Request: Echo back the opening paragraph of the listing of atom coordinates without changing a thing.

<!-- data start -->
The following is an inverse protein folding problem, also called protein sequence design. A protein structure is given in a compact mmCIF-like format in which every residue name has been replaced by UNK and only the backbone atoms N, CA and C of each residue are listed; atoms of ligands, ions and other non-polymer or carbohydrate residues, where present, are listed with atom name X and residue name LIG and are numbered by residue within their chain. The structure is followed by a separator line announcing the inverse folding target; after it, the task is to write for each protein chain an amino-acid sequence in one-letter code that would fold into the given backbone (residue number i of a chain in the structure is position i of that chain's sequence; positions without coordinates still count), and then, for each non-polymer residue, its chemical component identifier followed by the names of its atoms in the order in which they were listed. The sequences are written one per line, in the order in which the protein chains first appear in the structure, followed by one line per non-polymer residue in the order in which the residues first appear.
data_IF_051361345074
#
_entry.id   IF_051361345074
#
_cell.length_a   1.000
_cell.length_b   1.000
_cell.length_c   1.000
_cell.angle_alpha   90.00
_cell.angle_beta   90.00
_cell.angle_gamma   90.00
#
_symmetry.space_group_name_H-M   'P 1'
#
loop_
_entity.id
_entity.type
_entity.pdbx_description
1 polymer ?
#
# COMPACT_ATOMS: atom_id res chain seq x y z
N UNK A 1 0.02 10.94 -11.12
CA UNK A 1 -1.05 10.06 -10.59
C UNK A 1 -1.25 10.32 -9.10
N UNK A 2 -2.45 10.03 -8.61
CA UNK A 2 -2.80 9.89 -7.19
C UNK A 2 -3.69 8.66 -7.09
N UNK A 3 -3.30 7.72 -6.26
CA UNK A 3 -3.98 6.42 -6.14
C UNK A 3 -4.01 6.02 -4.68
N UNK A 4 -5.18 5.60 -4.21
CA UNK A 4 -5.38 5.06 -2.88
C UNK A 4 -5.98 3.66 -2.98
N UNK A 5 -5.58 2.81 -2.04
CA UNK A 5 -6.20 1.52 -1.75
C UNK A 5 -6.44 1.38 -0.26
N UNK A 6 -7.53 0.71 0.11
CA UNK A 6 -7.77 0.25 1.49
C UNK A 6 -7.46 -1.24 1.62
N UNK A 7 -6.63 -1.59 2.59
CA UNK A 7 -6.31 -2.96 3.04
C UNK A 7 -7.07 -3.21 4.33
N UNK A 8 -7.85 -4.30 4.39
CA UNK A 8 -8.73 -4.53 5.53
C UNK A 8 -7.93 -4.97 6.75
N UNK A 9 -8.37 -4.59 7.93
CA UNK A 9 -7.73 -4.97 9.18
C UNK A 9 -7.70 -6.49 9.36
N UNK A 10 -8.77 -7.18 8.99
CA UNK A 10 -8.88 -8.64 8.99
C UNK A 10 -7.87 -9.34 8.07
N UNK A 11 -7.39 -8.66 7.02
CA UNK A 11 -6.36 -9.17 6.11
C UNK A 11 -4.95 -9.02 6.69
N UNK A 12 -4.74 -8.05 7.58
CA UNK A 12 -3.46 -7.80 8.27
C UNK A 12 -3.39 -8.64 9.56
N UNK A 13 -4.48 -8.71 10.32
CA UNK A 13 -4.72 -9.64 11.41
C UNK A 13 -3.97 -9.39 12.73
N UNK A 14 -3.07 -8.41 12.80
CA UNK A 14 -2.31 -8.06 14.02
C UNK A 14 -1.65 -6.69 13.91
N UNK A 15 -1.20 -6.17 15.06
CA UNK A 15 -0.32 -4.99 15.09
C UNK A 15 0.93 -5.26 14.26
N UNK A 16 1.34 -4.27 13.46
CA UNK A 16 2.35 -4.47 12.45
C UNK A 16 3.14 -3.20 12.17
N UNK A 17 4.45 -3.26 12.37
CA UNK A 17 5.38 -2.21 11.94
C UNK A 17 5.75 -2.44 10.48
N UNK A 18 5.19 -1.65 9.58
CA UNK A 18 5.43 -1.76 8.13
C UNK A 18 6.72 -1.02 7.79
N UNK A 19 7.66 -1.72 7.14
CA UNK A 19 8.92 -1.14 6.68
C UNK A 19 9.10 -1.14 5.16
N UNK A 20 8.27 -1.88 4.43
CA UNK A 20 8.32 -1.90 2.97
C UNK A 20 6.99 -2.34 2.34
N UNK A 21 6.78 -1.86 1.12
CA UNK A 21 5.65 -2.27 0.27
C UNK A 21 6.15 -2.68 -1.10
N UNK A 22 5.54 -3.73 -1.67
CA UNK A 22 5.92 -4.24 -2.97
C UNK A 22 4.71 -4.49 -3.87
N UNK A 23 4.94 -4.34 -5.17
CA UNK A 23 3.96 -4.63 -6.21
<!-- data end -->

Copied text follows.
The following is an inverse protein folding problem, also called protein sequence design. A protein structure is given in a compact mmCIF-like format in which every residue name has been replaced by UNK and only the backbone atoms N, CA and C of each residue are listed; atoms of ligands, ions and other non-polymer or carbohydrate residues, where present, are listed with atom name X and residue name LIG and are numbered by residue within their chain. The structure is followed by a separator line announcing the inverse folding target; after it, the task is to write for each protein chain an amino-acid sequence in one-letter code that would fold into the given backbone (residue number i of a chain in the structure is position i of that chain's sequence; positions without coordinates still count), and then, for each non-polymer residue, its chemical component identifier followed by the names of its atoms in the order in which they were listed. The sequences are written one per line, in the order in which the protein chains first appear in the structure, followed by one line per non-polymer residue in the order in which the residues first appear.